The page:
Egypt Independent

The Little Mermaid: How one Egyptian girl became an underwater welder



Do you remember the story of the Little Mermaid? How Ariel used to spend all her time under water and we all thought it was so cool?

Well. Get ready because we found her. But she isn’t a damsel in distress like Ariel, she is a strong career women, who’s making Egypt proud. Bassant El-Bestawy might seem to you like a normal 25-year-old but while most girls would be doctors or businesswomen, Bestawyis one of the only five female underwater welders in the Middle East.

“I’ve always been drawn to the sea,” Bestawytells Egypt Independent. “So when I decided to go into petroleum engineering I wanted to go into something that served both my career and my hobby. I wanted to be special.” So in 2014, Bestawy began her journey to become the only certified female underwater welder in the Middle East from the prestigious International Diving School Association (IDSA).

Bassant El Bestawee (L) during a diving excavation

She began by choosing the right specialization, “I specialized in Petroleum Engineering, Materials department in 2014.” She then graduated and began to work with different companies. But what exactly does an underwater welder do?

“I either weld different metals underwater, or I perform engineering inspection for underwater petroleum lines. I also do and check on paintings of underwater petroleum lines. Finally, I also go on underwater excavations to find missing objects.”

Like any mermaid would do, Bestawy roamed the seas. “I worked in the Red Sea, the Mediterranean and the Suez Canal.” However, Bestawy reflects that her journey to becoming a professional underwater welder has not always been easy, “at the beginning you are overwhelmed with the new world you’re beginning to discover. It’s a new environment. But by practice you begin to know what to focus on. At first you just want to survive! Then, when you get more comfortable, the sense of curiosity takes over and you begin to explore.”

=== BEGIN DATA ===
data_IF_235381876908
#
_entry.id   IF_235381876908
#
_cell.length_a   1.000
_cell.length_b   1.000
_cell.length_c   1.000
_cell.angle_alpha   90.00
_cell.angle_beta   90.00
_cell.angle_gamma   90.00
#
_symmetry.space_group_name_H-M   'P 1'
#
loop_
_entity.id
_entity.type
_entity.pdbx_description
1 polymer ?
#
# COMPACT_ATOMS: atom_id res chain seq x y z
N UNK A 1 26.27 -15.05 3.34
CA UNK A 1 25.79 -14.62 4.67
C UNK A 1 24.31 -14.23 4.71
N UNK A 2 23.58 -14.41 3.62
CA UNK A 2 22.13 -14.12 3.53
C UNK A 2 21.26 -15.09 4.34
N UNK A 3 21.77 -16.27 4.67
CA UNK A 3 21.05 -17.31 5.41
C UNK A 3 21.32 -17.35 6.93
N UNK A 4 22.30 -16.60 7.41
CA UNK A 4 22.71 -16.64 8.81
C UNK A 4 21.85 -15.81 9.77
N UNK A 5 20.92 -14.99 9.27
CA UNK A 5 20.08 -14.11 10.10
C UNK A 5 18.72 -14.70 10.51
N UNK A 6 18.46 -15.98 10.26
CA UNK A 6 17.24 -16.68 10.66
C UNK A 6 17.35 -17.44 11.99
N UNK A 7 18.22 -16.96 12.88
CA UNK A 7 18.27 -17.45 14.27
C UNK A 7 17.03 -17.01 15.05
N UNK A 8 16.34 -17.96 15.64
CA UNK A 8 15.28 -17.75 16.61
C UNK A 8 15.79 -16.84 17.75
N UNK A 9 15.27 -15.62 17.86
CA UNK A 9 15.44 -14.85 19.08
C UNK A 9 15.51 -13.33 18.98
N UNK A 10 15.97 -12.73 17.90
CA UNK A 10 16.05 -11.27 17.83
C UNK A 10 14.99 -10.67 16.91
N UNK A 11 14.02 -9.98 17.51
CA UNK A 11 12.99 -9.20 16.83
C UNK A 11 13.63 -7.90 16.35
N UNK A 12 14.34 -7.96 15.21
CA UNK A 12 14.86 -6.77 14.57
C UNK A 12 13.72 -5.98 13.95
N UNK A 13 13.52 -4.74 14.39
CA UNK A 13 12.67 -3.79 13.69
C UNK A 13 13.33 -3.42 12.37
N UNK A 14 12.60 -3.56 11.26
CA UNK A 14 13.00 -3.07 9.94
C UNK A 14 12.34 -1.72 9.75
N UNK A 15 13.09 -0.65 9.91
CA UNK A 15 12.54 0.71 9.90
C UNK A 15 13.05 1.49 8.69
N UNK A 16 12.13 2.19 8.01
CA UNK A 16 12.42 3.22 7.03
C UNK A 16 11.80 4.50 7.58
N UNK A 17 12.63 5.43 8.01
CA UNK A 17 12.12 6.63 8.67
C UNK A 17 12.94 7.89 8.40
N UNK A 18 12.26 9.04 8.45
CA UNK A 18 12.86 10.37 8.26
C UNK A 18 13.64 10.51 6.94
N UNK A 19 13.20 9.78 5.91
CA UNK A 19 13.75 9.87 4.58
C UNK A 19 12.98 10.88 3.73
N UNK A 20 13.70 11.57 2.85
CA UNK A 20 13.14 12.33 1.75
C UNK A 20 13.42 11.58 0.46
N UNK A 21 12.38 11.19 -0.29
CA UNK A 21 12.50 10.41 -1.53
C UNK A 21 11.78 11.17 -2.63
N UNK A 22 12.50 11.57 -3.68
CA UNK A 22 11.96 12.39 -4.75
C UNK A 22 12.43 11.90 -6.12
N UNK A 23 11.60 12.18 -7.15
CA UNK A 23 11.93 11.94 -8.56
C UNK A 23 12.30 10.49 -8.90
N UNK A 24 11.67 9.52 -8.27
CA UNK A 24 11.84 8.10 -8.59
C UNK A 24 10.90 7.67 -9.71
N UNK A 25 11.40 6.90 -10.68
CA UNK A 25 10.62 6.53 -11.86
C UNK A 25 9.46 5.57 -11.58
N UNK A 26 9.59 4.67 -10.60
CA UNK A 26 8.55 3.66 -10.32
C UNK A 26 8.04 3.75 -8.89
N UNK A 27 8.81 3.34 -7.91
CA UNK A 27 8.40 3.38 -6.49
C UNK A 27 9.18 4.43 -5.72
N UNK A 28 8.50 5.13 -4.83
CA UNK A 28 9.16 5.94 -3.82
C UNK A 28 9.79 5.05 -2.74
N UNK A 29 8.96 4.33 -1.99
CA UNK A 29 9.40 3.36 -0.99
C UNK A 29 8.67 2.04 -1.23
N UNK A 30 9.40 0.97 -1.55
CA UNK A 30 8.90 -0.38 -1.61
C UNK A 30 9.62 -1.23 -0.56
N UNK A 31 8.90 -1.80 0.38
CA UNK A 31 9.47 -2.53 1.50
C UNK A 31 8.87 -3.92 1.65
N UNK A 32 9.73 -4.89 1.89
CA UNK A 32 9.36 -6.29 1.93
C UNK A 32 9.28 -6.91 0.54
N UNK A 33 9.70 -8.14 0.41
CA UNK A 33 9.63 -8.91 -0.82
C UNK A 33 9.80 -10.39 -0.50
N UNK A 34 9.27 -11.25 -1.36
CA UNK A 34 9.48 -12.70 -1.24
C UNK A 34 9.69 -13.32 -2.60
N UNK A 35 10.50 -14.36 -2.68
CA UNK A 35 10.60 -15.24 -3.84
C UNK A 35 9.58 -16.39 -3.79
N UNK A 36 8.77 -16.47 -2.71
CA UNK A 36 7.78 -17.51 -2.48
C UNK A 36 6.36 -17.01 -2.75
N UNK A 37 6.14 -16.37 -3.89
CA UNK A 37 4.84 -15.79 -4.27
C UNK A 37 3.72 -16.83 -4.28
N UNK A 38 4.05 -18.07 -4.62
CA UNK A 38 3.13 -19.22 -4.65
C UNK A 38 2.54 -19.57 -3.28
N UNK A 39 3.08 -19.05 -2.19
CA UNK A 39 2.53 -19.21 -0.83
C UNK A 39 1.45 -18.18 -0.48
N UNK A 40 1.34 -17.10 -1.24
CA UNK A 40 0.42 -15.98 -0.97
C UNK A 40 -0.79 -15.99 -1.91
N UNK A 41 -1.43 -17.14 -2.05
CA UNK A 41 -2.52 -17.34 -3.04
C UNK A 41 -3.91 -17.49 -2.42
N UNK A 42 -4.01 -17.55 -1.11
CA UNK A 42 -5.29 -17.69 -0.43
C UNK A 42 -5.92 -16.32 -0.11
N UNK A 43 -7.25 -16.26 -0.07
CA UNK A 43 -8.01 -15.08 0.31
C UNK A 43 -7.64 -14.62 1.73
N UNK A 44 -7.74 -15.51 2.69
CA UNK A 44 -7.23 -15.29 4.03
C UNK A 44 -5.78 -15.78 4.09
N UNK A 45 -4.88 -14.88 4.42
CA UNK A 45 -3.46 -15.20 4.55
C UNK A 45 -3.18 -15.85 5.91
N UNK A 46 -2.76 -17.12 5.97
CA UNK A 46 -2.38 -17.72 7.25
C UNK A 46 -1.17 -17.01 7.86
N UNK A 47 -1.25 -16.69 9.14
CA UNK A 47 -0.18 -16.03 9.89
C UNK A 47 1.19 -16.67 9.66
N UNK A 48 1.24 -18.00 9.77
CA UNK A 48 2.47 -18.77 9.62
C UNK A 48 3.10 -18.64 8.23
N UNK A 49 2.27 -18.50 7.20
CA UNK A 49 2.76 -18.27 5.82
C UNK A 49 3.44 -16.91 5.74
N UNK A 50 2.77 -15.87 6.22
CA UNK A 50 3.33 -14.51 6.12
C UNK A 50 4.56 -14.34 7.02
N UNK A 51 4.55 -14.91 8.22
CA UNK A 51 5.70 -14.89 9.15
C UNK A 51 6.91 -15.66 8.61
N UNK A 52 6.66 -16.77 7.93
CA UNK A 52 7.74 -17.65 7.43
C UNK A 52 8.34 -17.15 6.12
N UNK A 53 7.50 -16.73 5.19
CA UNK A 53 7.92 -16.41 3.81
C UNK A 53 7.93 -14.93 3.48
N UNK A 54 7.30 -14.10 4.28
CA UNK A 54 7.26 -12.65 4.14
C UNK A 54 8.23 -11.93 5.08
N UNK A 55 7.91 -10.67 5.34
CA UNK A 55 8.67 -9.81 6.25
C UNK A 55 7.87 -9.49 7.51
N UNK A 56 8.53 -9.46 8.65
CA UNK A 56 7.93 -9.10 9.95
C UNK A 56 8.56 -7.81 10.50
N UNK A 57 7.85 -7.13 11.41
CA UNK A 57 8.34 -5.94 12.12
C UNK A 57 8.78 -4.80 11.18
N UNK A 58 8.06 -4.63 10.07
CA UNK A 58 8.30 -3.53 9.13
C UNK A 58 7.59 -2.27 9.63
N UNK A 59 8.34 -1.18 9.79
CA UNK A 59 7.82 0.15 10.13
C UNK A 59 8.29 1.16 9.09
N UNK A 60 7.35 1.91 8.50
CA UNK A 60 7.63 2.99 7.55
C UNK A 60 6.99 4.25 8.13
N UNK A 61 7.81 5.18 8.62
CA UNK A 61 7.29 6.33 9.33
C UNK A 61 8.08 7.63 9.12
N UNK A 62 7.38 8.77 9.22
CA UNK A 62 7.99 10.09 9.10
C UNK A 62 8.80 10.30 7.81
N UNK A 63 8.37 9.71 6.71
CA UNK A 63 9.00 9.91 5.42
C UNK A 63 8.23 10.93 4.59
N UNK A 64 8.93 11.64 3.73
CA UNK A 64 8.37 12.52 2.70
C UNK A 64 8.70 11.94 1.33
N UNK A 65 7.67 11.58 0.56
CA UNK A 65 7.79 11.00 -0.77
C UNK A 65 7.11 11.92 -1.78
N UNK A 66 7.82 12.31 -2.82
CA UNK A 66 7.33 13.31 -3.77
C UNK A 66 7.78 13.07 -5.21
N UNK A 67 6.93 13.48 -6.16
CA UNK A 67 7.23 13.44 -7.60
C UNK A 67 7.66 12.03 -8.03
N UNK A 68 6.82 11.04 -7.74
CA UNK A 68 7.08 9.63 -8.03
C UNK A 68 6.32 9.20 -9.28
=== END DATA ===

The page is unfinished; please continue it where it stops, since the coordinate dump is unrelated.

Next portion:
However, just like the little mermaid, while Bestawy is quite comfortable under sea, it’s land that she has trouble with, more specifically the Egyptian society. “At first, people kept telling me it’s hard and that I wouldn’t have the strength to continue. But I have a dream and I am strong-willed.”

Bestawy’s dream is to have her own underwater welding company. But until she does, Bestawy helps others discover their love for the sea: “For the past three years, next to my inspection work I have taught commercial diving in many different schools.”

Unfortunately though, Bestawy’s dream faces many hurdles as welders in Egypt are subjected to constant danger and neglect in Egypt. “Egypt has the strongest divers,” says Bestawy, “but the problem is that the government makes no effort to regulate the companies who hire us to weld for them. So, these companies usually abuse our need of money to pay us very little. Moreover, no law required them to provide us with any safety procedures. Worse, we do not have insurance.”

Egyptian divers have a syndicate that includes underwater welders. Despite that Bestawy says the Syndicate is quite useless, “it’s not even an official syndicate, and it solves non-of our problems.”

So, Bestawy simply asks for more government support. “Egypt has a lot of young people full of energy,” she says, “but with the lack of rights, these talents are wasted.”